Dried plum, pitted and best known not for its sweet taste but rather its laxative properties. Given that prunes are dried plums, can someone tell me where prune juice comes from?

If you stay in the water for long enough, your skin gets wrinkly in such a way which is often compared to the texture of this notorious fruit.

Prunes are not (merely) dried plums.

The common misconception that a prune is dried plum is shared by people whose only experience of prunes is with the dried form of the fruit. Prunes are their own fruit, standing out from other plums.

Technically speaking, a dried prune is a dried plum, but only because prunes are a type of plum, prunus domestica, of Family Rosaceae. Other members of genus prunus are peach, apricot, almond and cherry, as well as Japanese and American plums not of species domestica.

Plums are round, Prunes are oblong.

Prunes, varieties of which include Stanley, Italian and Brooks, are distinguished from other p. domestica varieties by their color and shape. Prunes are uniformly dark purple and distinctively oblong. Plum varieties of p. domestica, which includes the very popular Santa Rosa developed by Luther Burbank, may be yellow, green and red, as well as the common purple, and are spherical in shape. Including Asiatic species and wild American species, plums can range in size from about 1" across to 3-1/2" or more, whereas prunes have a narrower size range, about 2"-3" in length.

Prunes are notable among plum varieties because they have firm flesh and a sufficiently high level of sugar, so that they can be dried without resulting in fermentation. Hence, most people are familiar only with the dried prune, not realizing that the noble prune, while a variety of plum, has its own particular characteristics making it worthy of distinction.

In the course of researching the above write-up and clarifying my own misconception/hope that prunes were a distinct species or at least sub-species, I gleaned information from the following sources:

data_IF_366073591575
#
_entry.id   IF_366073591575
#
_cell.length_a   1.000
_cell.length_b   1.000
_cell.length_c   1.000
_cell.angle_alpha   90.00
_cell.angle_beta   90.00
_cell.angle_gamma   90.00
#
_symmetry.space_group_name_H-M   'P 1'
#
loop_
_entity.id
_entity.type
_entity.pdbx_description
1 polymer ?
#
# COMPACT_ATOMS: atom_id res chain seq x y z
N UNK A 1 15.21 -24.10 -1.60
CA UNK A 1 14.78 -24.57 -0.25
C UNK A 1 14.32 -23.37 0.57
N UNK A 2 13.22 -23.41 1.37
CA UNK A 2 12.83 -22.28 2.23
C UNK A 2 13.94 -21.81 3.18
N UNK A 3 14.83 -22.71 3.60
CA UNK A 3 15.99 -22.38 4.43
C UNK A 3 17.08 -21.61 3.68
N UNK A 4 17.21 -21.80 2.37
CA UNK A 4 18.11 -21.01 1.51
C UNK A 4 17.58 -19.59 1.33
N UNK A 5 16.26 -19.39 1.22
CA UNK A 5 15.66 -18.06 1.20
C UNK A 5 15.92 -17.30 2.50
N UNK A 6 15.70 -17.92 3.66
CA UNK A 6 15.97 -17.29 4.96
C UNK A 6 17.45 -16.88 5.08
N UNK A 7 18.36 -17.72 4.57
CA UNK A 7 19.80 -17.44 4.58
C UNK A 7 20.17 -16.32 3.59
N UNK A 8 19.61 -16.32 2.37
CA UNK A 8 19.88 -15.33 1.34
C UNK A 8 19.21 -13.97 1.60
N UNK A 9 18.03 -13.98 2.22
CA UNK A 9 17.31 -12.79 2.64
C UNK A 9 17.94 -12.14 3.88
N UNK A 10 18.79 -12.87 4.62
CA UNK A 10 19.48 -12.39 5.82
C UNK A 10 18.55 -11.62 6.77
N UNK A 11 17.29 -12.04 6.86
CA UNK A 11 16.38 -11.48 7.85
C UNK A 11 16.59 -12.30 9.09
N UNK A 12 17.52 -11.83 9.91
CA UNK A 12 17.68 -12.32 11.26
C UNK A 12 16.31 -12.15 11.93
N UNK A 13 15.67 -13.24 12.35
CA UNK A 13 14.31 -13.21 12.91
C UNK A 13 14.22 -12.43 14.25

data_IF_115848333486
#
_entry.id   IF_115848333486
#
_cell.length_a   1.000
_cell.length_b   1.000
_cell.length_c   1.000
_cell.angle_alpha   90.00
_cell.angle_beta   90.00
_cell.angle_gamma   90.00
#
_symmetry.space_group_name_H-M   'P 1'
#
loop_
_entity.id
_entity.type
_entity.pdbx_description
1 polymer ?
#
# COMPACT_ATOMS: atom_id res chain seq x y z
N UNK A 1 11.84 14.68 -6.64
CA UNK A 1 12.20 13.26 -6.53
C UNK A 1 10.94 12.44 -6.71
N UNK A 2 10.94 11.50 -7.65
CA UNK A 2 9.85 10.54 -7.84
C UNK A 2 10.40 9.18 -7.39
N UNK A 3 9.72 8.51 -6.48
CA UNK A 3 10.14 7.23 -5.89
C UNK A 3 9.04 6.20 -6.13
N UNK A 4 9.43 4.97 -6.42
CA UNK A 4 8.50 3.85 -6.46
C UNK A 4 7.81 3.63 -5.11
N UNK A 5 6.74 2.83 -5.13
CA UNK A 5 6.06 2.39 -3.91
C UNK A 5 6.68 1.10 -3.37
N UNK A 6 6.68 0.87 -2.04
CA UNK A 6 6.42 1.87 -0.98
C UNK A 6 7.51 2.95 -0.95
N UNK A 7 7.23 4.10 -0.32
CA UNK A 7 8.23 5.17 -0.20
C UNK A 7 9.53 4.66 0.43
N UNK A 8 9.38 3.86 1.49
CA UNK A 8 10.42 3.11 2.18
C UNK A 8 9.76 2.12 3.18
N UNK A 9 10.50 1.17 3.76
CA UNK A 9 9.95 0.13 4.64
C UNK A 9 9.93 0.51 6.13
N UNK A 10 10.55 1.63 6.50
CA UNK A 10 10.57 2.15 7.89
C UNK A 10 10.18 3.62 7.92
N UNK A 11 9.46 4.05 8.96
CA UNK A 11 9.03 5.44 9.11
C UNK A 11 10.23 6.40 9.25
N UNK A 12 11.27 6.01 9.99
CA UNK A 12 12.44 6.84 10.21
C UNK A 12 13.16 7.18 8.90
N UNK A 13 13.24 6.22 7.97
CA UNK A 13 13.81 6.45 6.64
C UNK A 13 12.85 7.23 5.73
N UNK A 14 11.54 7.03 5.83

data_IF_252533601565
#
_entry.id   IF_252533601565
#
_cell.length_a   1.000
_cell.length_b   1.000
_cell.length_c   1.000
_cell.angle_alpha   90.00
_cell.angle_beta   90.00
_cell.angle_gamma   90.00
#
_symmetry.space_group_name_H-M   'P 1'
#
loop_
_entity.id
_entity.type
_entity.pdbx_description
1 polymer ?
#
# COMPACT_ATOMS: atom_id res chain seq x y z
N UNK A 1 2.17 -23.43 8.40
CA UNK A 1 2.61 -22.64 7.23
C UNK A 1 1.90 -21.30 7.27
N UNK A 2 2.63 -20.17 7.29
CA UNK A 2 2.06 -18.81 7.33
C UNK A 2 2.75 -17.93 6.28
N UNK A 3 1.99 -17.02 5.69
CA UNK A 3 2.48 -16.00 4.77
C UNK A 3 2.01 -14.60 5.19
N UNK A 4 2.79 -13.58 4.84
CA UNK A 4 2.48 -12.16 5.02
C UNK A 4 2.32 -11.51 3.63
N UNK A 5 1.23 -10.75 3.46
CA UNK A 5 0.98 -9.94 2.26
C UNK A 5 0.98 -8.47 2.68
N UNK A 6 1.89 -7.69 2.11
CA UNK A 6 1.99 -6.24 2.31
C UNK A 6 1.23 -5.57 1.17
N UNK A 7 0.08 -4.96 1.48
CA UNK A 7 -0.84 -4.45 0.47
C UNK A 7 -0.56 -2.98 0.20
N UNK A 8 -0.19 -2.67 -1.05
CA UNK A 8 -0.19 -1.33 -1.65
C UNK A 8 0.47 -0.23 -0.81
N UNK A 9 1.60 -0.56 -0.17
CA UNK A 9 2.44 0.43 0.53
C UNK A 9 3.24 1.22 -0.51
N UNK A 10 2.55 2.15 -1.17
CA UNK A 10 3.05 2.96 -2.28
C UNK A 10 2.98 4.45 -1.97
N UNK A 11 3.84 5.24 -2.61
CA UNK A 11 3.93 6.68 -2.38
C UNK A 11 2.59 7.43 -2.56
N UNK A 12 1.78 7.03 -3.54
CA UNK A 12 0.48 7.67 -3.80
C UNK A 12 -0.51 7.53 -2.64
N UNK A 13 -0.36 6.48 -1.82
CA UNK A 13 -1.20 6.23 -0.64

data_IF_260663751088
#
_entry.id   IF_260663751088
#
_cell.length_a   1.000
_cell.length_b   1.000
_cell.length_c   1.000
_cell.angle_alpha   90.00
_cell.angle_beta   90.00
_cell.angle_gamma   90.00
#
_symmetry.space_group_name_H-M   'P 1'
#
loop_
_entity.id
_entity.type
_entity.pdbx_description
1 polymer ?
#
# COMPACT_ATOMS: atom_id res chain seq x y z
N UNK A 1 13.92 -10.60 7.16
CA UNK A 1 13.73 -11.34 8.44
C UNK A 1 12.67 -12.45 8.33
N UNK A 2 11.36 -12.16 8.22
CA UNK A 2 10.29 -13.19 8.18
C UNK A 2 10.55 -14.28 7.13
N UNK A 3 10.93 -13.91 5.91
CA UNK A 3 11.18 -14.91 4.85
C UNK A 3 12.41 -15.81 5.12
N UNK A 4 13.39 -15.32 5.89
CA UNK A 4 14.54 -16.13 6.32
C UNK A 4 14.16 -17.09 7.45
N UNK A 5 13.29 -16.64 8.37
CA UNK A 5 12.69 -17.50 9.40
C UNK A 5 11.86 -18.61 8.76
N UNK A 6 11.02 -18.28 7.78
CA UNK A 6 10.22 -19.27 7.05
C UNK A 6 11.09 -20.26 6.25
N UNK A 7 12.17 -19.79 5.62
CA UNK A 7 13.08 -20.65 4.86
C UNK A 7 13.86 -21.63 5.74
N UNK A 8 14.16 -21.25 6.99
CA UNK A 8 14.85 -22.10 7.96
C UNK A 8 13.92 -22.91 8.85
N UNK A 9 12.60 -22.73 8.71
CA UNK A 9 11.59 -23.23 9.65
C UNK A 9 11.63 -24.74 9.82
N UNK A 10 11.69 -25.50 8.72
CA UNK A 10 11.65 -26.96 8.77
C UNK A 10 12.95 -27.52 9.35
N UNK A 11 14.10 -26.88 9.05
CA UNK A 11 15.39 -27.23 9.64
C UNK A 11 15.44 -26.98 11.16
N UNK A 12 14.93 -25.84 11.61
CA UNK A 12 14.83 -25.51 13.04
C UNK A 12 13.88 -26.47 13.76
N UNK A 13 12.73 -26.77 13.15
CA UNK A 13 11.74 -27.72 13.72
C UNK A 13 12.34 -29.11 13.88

Sally's Place http://www.sallys-place.com
Encyclopedia Britannica http://www.britannica.com
Botany.com http://www.botany.com
Slider Encyclopedia http://www.slider.com/enc/index.htm

Prune (?), v. t. [imp. & p. p. Pruned (?); p. pr. & vb. n. Pruning.] [OE. proine, probably fr. F. provigner to lay down vine stocks for propagation; hence, probably, the meaning, to cut away superfluous shoots. See Provine.]


To lop or cut off the superfluous parts, branches, or shoots of; to clear of useless material; to shape or smooth by trimming; to trim: as, to prune trees; to prune an essay.


Taking into consideration how they [laws] are to be pruned and reformed. Bacon.

Our delightful task To prune these growing plants, and tend these flowers. Milton.


To cut off or cut out, as useless parts.

Horace will our superfluous branches prune. Waller.


To preen; to prepare; to dress.


His royal bird Prunes the immortal wing and cloys his beak. Shak.


© Webster 1913.

Prune, v. i.

To dress; to prink; -used humorously or in contempt.



© Webster 1913.

Prune, n. [F. prune, from L. prunum a plum. See Plum.]

A plum; esp., a dried plum, used in cookery; as, French or Turkish prunes; California prunes.

German prune Bot., a large dark purple plum, of oval shape, often one-sided. It is much used for preserving, either dried or in sirup. Prune tree. Bot. (a) A tree of the genus Prunus (P. domestica), which produces prunes. (b) The West Indian tree, Prunus occidentalis. -- South African prune Bot., the edible fruit of a sapindaceous tree (Pappea Capensis).


© Webster 1913.

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